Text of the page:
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DISTRICT OF COLUMBIA, to wit:
BE IT REMEMBERED, That on the twenty-fifth day of December, in the year of our Lord one thousand eight hundred and twenty-four, and of the Independence of the United States of America, the forty-ninth, ALEXANDER SMYTH, of the said district, hath deposited in the office of the Clerk of the District Court for the District of Columbia, the title of a book, the right whereof he claims as author, in the words following, to wit:
"An Explanation of the Apocalypse, or Revelation of St. John. By ALEXANDER SMYTH."
In conformity to the act of the congress of the United States, entitled "An act for the encouragement of learning, by securing the copies of MAPS, CHARTS, and BOOKS, to the authors and proprietors of such copies during the times therein mentioned," and also to the act, entitled "An act supplementary to an act, entitled An act for the encouragement of learning, by securing the copies of MAPS, CHARTS, and BOOKS, to the authors and proprietors of such copies during the times therein mentioned,' and extending the benefits thereof to the arts of designing, engraving, and etching historical and other PRINTS."
In testimony whereof, I have hereunto set my hand, (L. S.) and affixed the public seal of iny office, the day
and year aforesaid.
EDM. I. LEE, Clerk of the District Court for the District of Columbia
THE important question respecting the book of The Revelation of St. John the divine, is, whether is it a prophetical vision of future events, or an artful enigmatical relation of past events, under the form of prophecy.
Let us first examine, by what early writers of the church this book has been quoted or referred to. The learned Lardner says, "It is very probable that Hermas had read the book of St. John's Revelation, and imitated it; he has many things resembling it." This conclusion is drawn from the resemblance alone; from which I draw one entirely dif ferent. Hermas wrote after all the apostles were dead, and probably about the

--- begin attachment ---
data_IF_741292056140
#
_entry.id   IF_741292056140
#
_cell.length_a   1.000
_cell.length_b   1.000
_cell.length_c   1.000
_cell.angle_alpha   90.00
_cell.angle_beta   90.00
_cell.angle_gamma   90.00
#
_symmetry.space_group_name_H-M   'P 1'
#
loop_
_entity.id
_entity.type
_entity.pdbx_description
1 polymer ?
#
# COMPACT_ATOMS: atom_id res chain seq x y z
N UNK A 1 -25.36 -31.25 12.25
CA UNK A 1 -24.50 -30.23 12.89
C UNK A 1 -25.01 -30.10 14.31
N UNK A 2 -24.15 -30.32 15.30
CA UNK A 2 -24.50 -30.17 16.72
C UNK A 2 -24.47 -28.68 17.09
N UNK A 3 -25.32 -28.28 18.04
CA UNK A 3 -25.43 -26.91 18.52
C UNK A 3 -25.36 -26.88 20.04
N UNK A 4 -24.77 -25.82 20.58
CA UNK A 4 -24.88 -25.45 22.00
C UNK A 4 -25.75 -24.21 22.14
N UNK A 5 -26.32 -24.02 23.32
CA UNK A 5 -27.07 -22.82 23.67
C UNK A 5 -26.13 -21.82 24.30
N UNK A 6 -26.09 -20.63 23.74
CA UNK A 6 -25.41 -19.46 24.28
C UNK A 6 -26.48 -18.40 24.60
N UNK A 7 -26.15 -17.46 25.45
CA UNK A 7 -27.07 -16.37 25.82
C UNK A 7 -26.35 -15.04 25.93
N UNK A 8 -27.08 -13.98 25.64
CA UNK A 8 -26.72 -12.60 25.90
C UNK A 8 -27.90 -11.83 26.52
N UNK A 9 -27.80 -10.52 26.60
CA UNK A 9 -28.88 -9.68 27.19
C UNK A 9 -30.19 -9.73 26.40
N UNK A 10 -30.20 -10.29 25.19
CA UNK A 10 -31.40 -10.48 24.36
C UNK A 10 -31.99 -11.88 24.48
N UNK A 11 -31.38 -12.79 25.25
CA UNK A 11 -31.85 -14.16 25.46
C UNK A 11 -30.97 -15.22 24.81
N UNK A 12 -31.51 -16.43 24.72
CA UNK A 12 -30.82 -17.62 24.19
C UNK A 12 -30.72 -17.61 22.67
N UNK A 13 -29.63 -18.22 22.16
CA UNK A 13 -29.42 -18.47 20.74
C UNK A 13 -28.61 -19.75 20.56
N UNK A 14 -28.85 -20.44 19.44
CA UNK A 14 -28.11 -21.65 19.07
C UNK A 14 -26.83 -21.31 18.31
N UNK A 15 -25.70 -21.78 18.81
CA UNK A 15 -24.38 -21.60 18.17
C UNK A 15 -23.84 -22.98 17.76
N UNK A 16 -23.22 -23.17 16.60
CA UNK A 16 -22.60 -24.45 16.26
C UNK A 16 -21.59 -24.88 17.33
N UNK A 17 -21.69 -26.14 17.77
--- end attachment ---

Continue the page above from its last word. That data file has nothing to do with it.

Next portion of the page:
year 100. Instead of the splendid city, the new Jerusalem, he has a great square tower, built with bright square stones, which are the saints. The work of Hermas is persuasive evidence that the Apocalypse was not written before his time; for although there is, in some particulars, a resemblance, yet the machinery of Hermas is so far inferior to that of the Apocalypse, that we must believe that the work of Hermas was first written; as in architecture the hut preceded the palace. A man of fertile imagination, with the visions of Hermas before him, might produce the Apocalypse; but it is not probable, that a writer with the Apocalypse before him, and imitating it, should produce such a work as the pastor of Hermas.
Doctor Lardner says, "I think it also highly probable that Papias had read